REVIEW — “The Current War”
One of the biggest films that has been neglected in light of the Weinstein controversy is Alfonso Gomez-Rejon’s The Current War – a film that was completed and shown to festivals all the way back in 2017. Considering the track record of everyone involved, the film was assumed be to a definite hit among audiences and critics alike. However, its reception was largely negative and it didn’t help that the crisis for finding a proper release date for the film happened around the same time as the Weinstein scandal. So, The Current War has been sitting on a shelf for the last two years looking for a home, without much optimism that whenever do get to see the film, it would be any good or even remotely worth the wait… unless?
I haven’t quite seen a marketing campaign like the one that this film has before – in the sense that every trailer, commercial, and piece of marketing material for this cut is specifying that this has nothing to do with the cut that received poor reception back in 2017; many referring to that as The Weinstein Cut. You may notice if you go to the the theater this weekend, that this is labeled as The Director’s Cut. I, for one, would be interested to see the original product that was bashed by everyone back in 2017. Because this is either the most radically different, improved director’s cut that I’ve seen in my entire life or I’m just simply alone on thinking this is an incredibly well-made, admirably historically accurate, and energetically told film.
The film centers around the race between electricity titans Thomas Edison (Benedict Cumberbatch) and George Westinghouse (Michael Shannon) to determine which of the two has the superior electrical grid, and which has the power to revolutionize the world and power as we knew it. Also featured in the film is Nikola Tesla (Nicholas Hoult), J.P. Morgan (Matthew Macfadyen) and Samuel Insull (Tom Holland). This could have easily been a snoozer (and as previously mentioned, it seems like the original cut of this film was) but instead, it moves at a cut-throat pace and makes this absolutely captivating without having to alter history or dramatize anything too much. Most of where I can credit the film being so insanely entertaining is within the performances. Cumberbatch and Shannon don’t share much screentime together, but you can feel the feud boiling even when they are many miles apart and spreading gossip against each other over tabloids. Each totally commits to their roles and make the feud deliciously entertaining to watch, albeit a bit sad considering they are both geniuses who could have helped each other.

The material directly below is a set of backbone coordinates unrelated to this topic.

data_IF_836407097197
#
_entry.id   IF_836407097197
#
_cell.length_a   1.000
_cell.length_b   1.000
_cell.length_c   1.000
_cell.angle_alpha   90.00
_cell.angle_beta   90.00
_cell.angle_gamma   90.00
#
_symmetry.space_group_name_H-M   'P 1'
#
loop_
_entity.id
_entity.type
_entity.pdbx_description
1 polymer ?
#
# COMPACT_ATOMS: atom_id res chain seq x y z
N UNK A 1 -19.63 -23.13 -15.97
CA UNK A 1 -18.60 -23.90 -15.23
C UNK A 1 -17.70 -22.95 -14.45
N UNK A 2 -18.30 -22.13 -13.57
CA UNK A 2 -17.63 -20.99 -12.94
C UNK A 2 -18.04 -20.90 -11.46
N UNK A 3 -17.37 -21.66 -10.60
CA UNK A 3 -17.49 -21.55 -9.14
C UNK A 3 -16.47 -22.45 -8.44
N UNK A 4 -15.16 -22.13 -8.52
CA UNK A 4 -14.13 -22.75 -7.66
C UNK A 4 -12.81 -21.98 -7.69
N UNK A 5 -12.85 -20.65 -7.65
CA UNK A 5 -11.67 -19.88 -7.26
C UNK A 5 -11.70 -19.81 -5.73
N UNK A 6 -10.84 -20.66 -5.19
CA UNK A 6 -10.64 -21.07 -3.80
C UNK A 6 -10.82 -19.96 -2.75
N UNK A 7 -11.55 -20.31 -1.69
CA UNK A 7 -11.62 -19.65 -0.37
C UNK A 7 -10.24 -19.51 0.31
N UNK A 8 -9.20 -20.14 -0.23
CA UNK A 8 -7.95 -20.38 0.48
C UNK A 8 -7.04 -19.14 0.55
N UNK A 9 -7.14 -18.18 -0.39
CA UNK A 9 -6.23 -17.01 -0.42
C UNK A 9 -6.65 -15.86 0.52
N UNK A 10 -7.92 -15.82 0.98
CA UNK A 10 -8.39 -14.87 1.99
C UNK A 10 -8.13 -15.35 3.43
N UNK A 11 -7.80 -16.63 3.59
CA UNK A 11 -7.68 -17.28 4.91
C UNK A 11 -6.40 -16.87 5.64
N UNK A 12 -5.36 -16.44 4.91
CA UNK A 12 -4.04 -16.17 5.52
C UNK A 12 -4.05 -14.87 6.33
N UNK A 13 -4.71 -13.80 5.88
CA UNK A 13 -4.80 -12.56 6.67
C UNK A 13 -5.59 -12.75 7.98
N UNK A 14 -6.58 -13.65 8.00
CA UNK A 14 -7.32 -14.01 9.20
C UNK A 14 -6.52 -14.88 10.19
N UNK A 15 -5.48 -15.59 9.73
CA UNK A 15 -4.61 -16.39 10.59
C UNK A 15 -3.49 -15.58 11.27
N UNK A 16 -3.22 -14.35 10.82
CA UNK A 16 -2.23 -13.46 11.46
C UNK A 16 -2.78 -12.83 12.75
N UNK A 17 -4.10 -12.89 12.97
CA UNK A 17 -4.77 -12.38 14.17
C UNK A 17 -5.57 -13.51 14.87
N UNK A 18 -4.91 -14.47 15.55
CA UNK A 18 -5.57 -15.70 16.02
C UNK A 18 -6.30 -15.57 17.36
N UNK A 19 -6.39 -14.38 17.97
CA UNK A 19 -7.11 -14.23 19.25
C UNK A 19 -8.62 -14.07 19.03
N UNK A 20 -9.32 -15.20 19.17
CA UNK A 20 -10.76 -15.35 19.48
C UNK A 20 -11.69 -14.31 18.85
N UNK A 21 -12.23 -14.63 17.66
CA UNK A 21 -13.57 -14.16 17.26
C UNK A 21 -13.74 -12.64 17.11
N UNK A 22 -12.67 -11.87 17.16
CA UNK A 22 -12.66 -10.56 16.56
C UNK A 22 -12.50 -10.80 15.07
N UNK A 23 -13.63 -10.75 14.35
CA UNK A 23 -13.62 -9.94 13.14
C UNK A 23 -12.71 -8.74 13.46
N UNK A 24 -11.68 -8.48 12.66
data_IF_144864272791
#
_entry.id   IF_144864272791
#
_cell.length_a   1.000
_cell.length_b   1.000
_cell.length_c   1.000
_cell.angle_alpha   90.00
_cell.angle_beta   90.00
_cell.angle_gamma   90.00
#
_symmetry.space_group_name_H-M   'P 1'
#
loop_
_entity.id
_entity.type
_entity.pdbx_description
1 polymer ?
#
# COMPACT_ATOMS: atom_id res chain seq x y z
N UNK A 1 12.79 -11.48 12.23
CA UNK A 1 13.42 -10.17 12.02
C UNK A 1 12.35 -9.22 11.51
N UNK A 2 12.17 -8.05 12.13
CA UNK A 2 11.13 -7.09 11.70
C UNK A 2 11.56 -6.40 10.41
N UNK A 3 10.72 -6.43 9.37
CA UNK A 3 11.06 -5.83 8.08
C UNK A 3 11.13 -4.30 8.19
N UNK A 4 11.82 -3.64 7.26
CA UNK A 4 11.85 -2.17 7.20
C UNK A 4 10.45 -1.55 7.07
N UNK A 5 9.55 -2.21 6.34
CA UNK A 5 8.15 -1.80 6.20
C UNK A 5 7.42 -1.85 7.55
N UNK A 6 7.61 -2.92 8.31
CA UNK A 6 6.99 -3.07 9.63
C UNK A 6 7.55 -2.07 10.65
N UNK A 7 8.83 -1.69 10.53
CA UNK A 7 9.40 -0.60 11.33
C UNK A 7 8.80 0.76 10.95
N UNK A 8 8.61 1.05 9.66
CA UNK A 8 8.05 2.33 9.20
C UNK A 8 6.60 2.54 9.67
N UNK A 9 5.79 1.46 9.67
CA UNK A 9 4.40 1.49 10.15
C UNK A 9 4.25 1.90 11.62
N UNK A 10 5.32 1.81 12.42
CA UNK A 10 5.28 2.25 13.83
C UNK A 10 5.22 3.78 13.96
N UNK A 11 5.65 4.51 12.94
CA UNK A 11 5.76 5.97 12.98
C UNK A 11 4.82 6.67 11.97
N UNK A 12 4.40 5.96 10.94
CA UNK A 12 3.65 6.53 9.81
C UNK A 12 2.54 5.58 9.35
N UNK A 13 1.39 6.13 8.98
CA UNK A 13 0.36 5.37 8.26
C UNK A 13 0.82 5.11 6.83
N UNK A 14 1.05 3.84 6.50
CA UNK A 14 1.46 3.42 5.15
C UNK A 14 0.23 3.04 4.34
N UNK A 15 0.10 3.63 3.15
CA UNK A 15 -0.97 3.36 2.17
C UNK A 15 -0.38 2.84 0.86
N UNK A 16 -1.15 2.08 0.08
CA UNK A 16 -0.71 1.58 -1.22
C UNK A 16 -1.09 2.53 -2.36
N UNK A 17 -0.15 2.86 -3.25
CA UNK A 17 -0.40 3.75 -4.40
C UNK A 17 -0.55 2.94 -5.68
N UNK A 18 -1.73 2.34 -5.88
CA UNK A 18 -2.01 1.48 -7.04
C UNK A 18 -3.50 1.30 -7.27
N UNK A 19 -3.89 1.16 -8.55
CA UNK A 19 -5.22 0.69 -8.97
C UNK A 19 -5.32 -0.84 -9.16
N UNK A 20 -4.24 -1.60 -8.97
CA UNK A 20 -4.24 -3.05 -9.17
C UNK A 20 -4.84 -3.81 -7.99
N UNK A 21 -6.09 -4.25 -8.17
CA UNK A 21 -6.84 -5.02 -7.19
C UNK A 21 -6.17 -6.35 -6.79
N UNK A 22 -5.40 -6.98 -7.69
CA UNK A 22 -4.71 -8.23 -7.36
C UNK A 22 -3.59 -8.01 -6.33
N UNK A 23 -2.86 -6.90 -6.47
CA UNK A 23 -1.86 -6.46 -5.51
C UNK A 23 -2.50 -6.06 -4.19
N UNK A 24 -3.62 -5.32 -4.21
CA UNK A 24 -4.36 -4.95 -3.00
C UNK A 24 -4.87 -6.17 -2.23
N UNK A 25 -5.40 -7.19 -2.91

Nicholas Hoult and Tom Holland are also really solid in this film. One minor nitpick that I have is that Tesla’s story is a bit shoe-horned in. I’m aware that it is history, but he doesn’t exactly come in very cleanly in terms of narrative. However, his performance as Tesla is pretty captivating and you find yourself rooting for a third member of this race pretty unexpectedly once he appears. Tom Holland has been really proving himself lately as an actor, and this film is no exception. He holds his own incredibly well in sequences with Benedict Cumberbatch and brings an interesting dynamic in their on-screen relationship.
The other big credit I have to give this film is Alfonso Gomez-Rejon’s direction. He made a favorite film of mine back in 2015 called Me and Earl and the Dying Girl, another film that is seemingly defied by its genre and roots but Rejon comes in and adds so much energy and style to it that it truly stands out. From the cut-throat editing to the incredible camera work to the impressive eye for balance when it comes to visuals and intimate moments with its characters, I thought this was a beautifully composed film. There are certainly some issues that are still valid in this cut – sometimes the dialogue feels slightly overwritten for the time in which it takes place, and the third act doesn’t feel *quite* as compelling as the first two acts do – but these are mostly minor flaws in what is an overall really solid, engaging, and fascinating film that I truly felt like I learned something from.